Making the Diagnosis of Adenomyosis

Abstract & Commentary

By Frank W. Ling, MD, Clinical Professor, Dept. of Obstetrics and Gynecology, Vanderbilt University School of Medicine, Nashville, Associate Editor for OB/GYN Clinical Alert.

Synopsis: Despite technology such as transvaginal sonography, magnetic resonance imaging, computed tomography, and even myometrial biopsy, the clinician's ability to make an accurate preoperative diagnosis of adenomyosis is still limited.

Source: Levgur M. Diagnosis of Adenomyosis: A Review. J Reprod Med. 2007;52:177-193.

The author has systematically reviewed the literature between 1949 and 2005, searching for research related to adenomyosis as well as the diagnosis thereof. Although superior to transabdominal sonography, the transvaginal route has a sensitivity of only 50-87%. MRI is comparable to ultrasound and is most effective for both focal and diffuse adenomyosis. CT is of limited value because normal myometrium and adenomyosis result in similar images. Myometrial biopsy is superior to ultrasound, but its routine use is brought into question.


Do you want my bottom line first? OK, here it is: in my opinion, there's really nothing new under the sun relating to adenomyosis. Now, in the words of Paul Harvey, if you want "the rest of the story," read on.

The author has systematically looked at the English literature over the past half-century to see what is helpful in diagnosing adenomyosis. The histologic criterion of endometrial glands and stroma existing 2.5 mm or half a lower-power field below the endomyometrial border is still useful. It is recognized that the posterior uterine wall is most affected, with the condition being either diffuse or focal. Except in rare circumstances, the uterus is rarely over 12 weeks in size. The classic description of patients presenting with pelvic pain, menorrhagia, and dysmenorrheal still works, as does the expected physical finding of a tender uterus. That's all the same as we could find if we looked at a gynecologic textbook of 25 years ago. (I know because I did look it up.)

The difference is that we now have alternative imaging and minimally invasive diagnostic modalities available to us. Whether any of them have true clinical relevance in the diagnosis of adenomyosis appears well-documented. The author reviews data that don't seem to lend credence to any of them being very useful. The interesting phenomenon, however, is that these tests are still being done. Why?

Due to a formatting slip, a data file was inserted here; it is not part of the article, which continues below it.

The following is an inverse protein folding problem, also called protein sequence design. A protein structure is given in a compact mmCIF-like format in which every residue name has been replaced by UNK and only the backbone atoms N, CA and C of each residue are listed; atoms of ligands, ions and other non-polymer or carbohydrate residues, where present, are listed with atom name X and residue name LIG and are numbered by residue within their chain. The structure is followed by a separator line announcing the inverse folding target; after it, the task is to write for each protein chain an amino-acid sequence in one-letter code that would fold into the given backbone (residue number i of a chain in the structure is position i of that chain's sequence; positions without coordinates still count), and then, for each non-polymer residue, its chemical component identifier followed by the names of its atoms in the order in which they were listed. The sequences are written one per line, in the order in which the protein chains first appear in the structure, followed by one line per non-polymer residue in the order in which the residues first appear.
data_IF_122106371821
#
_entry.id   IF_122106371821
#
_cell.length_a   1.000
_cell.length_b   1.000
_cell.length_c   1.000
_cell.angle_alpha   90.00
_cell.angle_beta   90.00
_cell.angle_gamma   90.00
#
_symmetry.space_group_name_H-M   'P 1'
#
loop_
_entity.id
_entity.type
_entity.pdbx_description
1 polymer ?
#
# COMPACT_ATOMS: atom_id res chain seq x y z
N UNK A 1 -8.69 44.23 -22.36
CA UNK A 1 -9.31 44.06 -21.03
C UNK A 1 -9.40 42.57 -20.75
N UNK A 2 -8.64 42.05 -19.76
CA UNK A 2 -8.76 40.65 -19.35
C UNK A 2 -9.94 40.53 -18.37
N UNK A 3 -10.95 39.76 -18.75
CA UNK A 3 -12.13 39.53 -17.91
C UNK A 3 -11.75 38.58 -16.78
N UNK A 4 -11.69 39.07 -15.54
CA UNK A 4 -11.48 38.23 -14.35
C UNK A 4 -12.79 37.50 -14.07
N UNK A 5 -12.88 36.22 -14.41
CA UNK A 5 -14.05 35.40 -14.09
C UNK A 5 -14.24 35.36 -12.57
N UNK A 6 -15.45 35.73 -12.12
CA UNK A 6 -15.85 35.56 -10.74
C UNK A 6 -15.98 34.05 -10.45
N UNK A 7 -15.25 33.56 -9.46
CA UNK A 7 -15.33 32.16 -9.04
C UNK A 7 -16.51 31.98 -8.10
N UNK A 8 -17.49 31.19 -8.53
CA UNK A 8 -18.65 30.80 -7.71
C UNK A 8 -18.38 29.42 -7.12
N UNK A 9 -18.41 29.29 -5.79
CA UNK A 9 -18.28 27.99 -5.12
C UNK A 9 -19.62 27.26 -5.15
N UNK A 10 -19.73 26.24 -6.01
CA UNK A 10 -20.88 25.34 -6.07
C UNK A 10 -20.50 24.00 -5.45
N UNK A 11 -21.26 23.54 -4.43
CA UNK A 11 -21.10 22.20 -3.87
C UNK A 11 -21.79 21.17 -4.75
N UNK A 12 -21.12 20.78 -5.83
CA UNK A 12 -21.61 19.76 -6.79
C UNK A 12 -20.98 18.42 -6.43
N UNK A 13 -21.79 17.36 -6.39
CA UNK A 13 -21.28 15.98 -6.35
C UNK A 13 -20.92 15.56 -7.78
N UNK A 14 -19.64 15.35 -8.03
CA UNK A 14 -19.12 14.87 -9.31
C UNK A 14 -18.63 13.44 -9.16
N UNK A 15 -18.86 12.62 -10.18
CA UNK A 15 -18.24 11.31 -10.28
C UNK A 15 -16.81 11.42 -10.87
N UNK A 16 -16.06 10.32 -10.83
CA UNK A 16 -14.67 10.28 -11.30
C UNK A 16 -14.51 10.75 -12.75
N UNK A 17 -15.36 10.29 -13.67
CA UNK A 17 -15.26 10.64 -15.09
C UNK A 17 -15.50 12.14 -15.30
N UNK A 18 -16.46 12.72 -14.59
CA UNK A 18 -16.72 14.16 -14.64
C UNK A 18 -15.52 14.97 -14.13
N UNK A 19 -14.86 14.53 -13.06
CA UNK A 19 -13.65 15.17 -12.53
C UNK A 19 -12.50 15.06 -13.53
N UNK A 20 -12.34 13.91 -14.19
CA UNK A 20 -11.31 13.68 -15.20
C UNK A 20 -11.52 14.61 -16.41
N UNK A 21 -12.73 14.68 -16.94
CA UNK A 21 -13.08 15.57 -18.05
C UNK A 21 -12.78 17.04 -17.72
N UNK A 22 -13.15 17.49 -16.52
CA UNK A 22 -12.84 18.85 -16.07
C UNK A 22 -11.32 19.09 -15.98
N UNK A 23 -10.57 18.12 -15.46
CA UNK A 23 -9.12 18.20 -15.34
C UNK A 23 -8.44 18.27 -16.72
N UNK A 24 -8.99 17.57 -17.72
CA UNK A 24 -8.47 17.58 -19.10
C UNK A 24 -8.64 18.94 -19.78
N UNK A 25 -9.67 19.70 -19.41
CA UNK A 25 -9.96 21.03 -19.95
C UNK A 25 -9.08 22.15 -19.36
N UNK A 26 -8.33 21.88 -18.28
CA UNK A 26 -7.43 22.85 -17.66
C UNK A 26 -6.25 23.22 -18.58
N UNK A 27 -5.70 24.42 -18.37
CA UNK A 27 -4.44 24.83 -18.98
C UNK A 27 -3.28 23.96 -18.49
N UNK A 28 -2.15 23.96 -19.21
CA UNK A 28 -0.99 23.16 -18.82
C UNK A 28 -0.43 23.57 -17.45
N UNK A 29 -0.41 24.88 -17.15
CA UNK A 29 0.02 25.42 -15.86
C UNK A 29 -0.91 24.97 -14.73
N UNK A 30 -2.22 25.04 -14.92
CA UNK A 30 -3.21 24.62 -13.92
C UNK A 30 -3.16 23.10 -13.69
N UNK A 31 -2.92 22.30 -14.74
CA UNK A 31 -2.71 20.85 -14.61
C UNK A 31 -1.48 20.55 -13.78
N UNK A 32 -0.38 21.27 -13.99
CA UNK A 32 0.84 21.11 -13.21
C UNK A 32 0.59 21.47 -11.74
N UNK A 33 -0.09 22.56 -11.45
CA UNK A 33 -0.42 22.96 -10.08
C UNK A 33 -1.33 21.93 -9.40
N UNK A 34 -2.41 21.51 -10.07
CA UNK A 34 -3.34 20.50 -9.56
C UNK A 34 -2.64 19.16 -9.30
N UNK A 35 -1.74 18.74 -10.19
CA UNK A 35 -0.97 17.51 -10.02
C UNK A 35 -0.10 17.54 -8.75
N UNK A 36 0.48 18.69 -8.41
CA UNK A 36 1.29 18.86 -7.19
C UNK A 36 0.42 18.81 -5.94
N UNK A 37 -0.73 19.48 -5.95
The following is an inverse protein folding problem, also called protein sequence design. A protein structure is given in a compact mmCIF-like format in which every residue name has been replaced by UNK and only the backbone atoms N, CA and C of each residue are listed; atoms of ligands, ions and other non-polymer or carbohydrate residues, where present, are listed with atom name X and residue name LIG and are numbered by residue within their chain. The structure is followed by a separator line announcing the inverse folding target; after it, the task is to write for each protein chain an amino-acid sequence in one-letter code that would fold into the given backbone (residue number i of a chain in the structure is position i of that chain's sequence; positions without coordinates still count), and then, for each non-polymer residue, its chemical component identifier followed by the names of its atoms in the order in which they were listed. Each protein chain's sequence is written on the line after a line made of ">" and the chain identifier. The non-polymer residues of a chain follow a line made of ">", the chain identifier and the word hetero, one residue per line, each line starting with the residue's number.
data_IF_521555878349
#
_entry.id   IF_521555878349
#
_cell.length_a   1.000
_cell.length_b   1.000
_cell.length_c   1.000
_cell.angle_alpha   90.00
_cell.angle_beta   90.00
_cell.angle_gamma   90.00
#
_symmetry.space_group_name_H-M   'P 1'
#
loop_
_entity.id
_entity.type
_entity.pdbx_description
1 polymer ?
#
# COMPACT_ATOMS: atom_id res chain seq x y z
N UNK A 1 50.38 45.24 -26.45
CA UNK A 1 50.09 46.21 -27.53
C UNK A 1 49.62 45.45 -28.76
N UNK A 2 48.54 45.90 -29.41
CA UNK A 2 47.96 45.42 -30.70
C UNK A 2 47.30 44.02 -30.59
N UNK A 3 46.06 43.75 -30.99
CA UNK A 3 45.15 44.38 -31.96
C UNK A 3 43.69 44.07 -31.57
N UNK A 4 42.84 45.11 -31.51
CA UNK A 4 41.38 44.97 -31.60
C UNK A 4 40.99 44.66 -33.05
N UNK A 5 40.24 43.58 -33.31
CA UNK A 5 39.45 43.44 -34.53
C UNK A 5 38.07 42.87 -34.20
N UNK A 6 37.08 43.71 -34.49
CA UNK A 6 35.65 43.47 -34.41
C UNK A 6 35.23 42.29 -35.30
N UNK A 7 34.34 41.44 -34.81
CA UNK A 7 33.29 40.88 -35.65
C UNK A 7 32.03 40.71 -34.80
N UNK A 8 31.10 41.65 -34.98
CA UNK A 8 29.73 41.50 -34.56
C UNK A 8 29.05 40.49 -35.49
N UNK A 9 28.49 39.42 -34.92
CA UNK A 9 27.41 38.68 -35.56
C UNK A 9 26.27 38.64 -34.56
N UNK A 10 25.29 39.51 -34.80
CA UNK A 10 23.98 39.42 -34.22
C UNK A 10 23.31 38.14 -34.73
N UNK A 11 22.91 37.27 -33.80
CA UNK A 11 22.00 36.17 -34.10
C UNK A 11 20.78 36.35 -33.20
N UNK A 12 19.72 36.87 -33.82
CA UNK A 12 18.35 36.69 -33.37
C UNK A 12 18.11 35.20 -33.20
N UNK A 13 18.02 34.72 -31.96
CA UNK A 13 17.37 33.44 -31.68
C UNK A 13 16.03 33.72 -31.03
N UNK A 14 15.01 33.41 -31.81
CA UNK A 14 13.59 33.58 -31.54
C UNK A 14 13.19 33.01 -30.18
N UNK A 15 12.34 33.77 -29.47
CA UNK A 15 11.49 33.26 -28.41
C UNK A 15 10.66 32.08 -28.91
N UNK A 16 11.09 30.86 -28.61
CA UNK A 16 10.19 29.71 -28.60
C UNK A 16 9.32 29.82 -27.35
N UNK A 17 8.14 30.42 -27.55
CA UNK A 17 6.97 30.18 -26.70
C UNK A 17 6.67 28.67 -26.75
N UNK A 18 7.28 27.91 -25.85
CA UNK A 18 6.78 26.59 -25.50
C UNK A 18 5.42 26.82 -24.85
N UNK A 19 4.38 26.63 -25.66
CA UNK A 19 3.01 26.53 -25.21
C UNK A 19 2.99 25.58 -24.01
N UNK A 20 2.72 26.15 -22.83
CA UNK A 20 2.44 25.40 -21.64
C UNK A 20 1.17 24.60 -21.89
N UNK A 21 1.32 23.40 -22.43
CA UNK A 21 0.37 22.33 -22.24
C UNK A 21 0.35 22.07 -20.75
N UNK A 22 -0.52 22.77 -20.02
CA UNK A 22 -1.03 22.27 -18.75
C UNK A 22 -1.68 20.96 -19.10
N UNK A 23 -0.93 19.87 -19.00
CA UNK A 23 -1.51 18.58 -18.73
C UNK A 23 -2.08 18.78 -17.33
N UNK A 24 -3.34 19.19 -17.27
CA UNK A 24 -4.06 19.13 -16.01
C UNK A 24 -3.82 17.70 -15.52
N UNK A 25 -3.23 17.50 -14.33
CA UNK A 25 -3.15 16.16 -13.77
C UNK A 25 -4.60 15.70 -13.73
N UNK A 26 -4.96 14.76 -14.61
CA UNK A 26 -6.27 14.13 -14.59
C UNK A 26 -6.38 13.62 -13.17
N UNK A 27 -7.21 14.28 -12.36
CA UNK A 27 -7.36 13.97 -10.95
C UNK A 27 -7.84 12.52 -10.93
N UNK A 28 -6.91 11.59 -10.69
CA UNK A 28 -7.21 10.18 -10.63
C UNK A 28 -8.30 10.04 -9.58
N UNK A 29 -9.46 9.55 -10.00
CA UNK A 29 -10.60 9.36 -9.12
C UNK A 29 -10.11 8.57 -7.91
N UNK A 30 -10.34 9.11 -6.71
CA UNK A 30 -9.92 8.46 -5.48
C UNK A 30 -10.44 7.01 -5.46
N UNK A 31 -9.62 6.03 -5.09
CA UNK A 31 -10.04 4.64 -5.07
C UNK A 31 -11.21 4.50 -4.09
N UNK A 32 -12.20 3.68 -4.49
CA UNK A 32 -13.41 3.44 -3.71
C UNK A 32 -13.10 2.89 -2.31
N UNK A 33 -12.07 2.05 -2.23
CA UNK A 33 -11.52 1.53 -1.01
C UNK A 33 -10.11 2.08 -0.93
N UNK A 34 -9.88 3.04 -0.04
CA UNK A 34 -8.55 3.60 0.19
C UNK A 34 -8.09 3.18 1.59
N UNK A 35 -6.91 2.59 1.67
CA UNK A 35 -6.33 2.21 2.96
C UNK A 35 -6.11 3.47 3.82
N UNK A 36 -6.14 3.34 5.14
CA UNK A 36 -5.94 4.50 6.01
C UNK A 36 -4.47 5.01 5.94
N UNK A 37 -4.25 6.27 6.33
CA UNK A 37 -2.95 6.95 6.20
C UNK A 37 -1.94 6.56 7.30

First, we must remember that not everyone who orders tests in women who ultimately have adenomyosis as a diagnosis is familiar with the gynecologic literature, or is even a gynecologist for that matter. Second, tests are often performed to rule out other conditions which are amenable to different types of treatment. For example, an endometrial polyp and/or small fibroids could certainly present like adenomyosis and would be more readily treated with surgery short of hysterectomy. The issue of treatment of adenomyosis was not addressed in the article, but suffice it to say that there isn't anything new in that regard either. Third, patients often drive what tests are ordered and clinicians must balance what they believe is helpful with what they feel is needed to treat the overall patient.

I highly recommend the article to anyone who sees patients with suspected adenomyosis, ie, I recommend the article to anyone who treats women with pain and menorrhagia. My guess is that includes anyone and everyone who reads this periodical. The condition is common and the management is not complicated. Sometimes we can be our worst enemy in making a diagnosis. Let's face it: common things occur commonly. Patients who present with signs and symptoms suggestive of adenomyosis may well have it. How you diagnose and treat it hopefully has not changed a lot over the years, because there isn't anything available that should have altered good medical decision-making. Doesn't that make you feel good? Sometimes the tried and true methods are still the best.